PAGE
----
Several speakers sitting and standing infront of a red screen at an event
Photo by Hagar Bader

Watch: A Heated Debate & Confessions From the City’s Waiters

Restaurateurs, waiters, comedians, and actors attempted to answer this question — in earnest and with humor at Asif.

By Team Asif |

For decades, moving to Tel Aviv and working in the restaurant industry was a rite of passage for people in their 20s, a way to pay the bills — and a path to self discovery. But, that’s changed in recent years. The cost of living in Tel Aviv has surged, while wages have stayed the same, breaking a delicate balance. COVID has only made matters worse. The result: Restaurants across the city are desperate for waiters. What can be done? In March 2022, Asif hosted a three-part event aimed at finding answers to this question. Catch up on what restaurateurs Irit Sheknar and Ruti Brudo, comedian Uri Gottlieb, and more had to say.

How To Get Out of This Mess

“Restaurant owners are the only employers in Israel who are not obligated to pay a fixed salary to their employees,” said Alon Lee Green, a social activist and leader of the waiters’ struggle. “Even after the tips ruling, which led to an improvement in the field, restaurateurs are not obligated to a fixed salary for a waiter,” he said, referring to the “Tips Law” the courts ruled on in January. Under the new law, tips waiters earn are included in their pay slip, meaning they are taxable. At the same time, waiters are now given vacation and sick days and will receive severance pay if they’re let go. 

MK Naama Lazimi, who was also on the panel, agreed with Lee Green adding: “Unlike in other countries, there is no status for waiters [here]. The restaurant industry relies on unfair forms of employment. The ruling on the tips did not have to come from the court, but should have come through the legislature. The reason the ruling came through the court is a failure in the legislative process.”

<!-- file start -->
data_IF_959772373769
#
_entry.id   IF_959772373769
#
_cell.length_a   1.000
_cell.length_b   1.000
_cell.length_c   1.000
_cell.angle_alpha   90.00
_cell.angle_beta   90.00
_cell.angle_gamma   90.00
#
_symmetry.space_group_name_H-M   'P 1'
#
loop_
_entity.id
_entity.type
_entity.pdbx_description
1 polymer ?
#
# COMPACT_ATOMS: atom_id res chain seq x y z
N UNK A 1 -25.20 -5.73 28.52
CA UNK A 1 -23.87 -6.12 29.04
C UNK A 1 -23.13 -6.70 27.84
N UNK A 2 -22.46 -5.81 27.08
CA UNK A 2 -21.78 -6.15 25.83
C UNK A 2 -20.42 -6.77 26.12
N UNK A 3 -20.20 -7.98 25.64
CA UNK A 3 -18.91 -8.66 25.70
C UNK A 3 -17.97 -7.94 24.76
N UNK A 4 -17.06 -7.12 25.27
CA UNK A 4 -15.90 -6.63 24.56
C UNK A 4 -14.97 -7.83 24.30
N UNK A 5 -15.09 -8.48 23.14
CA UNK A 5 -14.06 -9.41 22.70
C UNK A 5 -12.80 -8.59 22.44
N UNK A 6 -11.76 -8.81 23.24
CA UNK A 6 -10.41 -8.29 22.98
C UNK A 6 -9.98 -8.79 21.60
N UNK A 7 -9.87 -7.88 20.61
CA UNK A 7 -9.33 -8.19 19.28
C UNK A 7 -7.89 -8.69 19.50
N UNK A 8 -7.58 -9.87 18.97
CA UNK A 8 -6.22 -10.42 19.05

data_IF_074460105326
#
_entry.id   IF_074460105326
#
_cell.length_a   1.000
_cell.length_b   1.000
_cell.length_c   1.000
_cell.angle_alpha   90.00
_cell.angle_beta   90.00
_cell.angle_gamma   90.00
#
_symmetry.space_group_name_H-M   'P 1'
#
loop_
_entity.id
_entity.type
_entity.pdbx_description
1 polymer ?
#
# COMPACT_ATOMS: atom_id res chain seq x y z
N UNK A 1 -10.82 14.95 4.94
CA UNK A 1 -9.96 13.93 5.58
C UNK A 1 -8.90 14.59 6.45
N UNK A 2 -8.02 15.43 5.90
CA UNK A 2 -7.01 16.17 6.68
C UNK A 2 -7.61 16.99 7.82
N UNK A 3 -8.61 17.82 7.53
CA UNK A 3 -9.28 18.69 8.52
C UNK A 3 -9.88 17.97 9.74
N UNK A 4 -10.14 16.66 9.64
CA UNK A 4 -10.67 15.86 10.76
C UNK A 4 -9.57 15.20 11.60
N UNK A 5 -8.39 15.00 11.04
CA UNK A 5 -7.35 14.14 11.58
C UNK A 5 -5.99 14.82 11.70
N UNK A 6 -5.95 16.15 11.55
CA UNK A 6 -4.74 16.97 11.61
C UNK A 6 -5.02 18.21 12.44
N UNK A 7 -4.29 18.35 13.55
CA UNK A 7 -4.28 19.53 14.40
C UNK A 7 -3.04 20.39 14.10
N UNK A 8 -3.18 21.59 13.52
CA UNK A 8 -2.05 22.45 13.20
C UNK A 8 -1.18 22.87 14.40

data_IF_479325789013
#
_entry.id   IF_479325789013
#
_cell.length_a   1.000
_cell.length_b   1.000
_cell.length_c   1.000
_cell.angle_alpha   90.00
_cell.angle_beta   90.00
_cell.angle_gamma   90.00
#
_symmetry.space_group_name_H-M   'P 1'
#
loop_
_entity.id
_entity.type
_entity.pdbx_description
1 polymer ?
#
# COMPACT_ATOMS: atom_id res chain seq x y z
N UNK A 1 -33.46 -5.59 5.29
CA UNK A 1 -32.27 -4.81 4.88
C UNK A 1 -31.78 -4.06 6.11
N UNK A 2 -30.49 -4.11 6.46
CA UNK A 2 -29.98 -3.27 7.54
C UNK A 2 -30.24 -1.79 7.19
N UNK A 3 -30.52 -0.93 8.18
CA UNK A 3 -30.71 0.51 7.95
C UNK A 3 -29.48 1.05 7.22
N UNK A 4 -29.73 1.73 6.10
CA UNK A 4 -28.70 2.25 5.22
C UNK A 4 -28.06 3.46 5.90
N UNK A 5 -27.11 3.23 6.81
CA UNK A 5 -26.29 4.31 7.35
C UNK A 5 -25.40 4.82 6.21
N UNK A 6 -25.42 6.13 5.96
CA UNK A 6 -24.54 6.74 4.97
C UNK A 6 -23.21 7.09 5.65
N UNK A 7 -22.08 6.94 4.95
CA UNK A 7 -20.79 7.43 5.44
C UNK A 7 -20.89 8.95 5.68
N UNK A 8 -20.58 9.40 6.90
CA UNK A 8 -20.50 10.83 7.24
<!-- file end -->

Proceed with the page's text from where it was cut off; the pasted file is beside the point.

So, why is the crisis intensifying now? Lee Green believes COVID has been a catalyst for issues that have bubbled for years. After the start of the pandemic, “many of those who worked as waiters chose to move to jobs that pay lower wages — but guarantee [certain work] conditions and social rights.”

The solution, they say, is in legislation. “To enable financial security for waiters, along with the prosperity of restaurants, we must strive for regulation,” said Tomer Mor, CEO of the Strong Restaurants Together association, who was the third member of the panel. Lazimi believes that the waitstaff profession will thrive again when it is not just an intermediate job for young people, but a profession open to a variety of ages. Lee Green added that the most significant solution will come when the minimum wage law also applies to waiters.

Watch the full panel:

To Wait — or Not 

Dana Frank hosted a heated and cheeky debate about whether it’s worth seeking out the life of a waiter. On the pro side, hear from comedian Adi Sasson and restaurateur Ruti Brudo, while ex-waiters Tess Hashiloni and Carmel Tzaig offer a counter attack. Brudo makes the argument that waiters and restaurant owners are partners.

Photo by Hagar Bader

Check, Please: Confessions From the City’s Waiters

Restaurateur Irit Shenkar (formerly of Keren, Dixie), actor Nelly Tagar and comedian Uri Gottlieb, as well as a young waiter Ben Levavi tell all in this evening of confessions. Among them: In the 1990s, now-famed chef Haim Cohen, didn’t even know how to make a vinaigrette. 

Photo by Hagar Bader

Watch Part 2 + Part 3: